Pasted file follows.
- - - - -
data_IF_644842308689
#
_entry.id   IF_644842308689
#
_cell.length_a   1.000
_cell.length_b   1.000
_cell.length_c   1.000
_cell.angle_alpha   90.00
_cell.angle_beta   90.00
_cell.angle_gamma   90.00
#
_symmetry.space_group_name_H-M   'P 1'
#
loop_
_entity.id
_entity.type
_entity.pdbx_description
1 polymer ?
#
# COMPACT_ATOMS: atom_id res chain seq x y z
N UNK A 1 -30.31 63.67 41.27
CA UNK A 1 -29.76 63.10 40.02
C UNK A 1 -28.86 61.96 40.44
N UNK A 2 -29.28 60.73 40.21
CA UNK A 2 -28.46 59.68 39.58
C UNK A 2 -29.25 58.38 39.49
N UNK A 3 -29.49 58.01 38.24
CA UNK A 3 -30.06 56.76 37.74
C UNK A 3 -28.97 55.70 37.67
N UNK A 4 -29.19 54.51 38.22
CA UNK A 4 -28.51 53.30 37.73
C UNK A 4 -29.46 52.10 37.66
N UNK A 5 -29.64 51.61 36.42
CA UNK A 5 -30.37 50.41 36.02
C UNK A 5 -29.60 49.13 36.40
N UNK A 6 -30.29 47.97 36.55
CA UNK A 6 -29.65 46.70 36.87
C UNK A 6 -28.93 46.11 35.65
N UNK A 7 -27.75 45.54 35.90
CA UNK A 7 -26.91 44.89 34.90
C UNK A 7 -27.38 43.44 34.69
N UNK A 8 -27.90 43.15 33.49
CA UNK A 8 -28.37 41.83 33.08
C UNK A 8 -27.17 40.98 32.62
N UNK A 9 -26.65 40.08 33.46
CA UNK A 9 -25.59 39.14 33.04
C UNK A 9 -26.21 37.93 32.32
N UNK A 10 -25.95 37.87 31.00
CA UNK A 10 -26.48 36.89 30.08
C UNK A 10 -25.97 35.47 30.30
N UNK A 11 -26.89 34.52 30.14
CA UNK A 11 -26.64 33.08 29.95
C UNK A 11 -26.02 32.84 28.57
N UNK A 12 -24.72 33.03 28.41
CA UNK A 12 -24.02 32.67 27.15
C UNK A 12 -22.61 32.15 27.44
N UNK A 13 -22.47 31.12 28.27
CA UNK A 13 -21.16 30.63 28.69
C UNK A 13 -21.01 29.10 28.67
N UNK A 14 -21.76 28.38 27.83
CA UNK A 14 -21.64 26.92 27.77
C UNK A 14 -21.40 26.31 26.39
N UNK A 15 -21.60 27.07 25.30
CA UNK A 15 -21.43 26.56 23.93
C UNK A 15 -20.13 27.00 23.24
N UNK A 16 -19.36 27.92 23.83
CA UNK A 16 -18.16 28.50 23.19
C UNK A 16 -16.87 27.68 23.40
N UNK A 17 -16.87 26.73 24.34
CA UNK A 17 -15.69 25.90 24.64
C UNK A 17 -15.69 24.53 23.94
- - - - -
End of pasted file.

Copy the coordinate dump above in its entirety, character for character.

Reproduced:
data_IF_644842308689
#
_entry.id   IF_644842308689
#
_cell.length_a   1.000
_cell.length_b   1.000
_cell.length_c   1.000
_cell.angle_alpha   90.00
_cell.angle_beta   90.00
_cell.angle_gamma   90.00
#
_symmetry.space_group_name_H-M   'P 1'
#
loop_
_entity.id
_entity.type
_entity.pdbx_description
1 polymer ?
#
# COMPACT_ATOMS: atom_id res chain seq x y z
N UNK A 1 -30.31 63.67 41.27
CA UNK A 1 -29.76 63.10 40.02
C UNK A 1 -28.86 61.96 40.44
N UNK A 2 -29.28 60.73 40.21
CA UNK A 2 -28.46 59.68 39.58
C UNK A 2 -29.25 58.38 39.49
N UNK A 3 -29.49 58.01 38.24
CA UNK A 3 -30.06 56.76 37.74
C UNK A 3 -28.97 55.70 37.67
N UNK A 4 -29.19 54.51 38.22
CA UNK A 4 -28.51 53.30 37.73
C UNK A 4 -29.46 52.10 37.66
N UNK A 5 -29.64 51.61 36.42
CA UNK A 5 -30.37 50.41 36.02
C UNK A 5 -29.60 49.13 36.40
N UNK A 6 -30.29 47.97 36.55
CA UNK A 6 -29.65 46.70 36.87
C UNK A 6 -28.93 46.11 35.65
N UNK A 7 -27.75 45.54 35.90
CA UNK A 7 -26.91 44.89 34.90
C UNK A 7 -27.38 43.44 34.69
N UNK A 8 -27.90 43.15 33.49
CA UNK A 8 -28.37 41.83 33.08
C UNK A 8 -27.17 40.98 32.62
N UNK A 9 -26.65 40.08 33.46
CA UNK A 9 -25.59 39.14 33.04
C UNK A 9 -26.21 37.93 32.32
N UNK A 10 -25.95 37.87 31.00
CA UNK A 10 -26.48 36.89 30.08
C UNK A 10 -25.97 35.47 30.30
N UNK A 11 -26.89 34.52 30.14
CA UNK A 11 -26.64 33.08 29.95
C UNK A 11 -26.02 32.84 28.57
N UNK A 12 -24.72 33.03 28.41
CA UNK A 12 -24.02 32.67 27.15
C UNK A 12 -22.61 32.15 27.44
N UNK A 13 -22.47 31.12 28.27
CA UNK A 13 -21.16 30.63 28.69
C UNK A 13 -21.01 29.10 28.67
N UNK A 14 -21.76 28.38 27.83
CA UNK A 14 -21.64 26.92 27.77
C UNK A 14 -21.40 26.31 26.39
N UNK A 15 -21.60 27.07 25.30
CA UNK A 15 -21.43 26.56 23.93
C UNK A 15 -20.13 27.00 23.24
N UNK A 16 -19.36 27.92 23.83
CA UNK A 16 -18.16 28.50 23.19
C UNK A 16 -16.87 27.68 23.40
N UNK A 17 -16.87 26.73 24.34
CA UNK A 17 -15.69 25.90 24.64
C UNK A 17 -15.69 24.53 23.94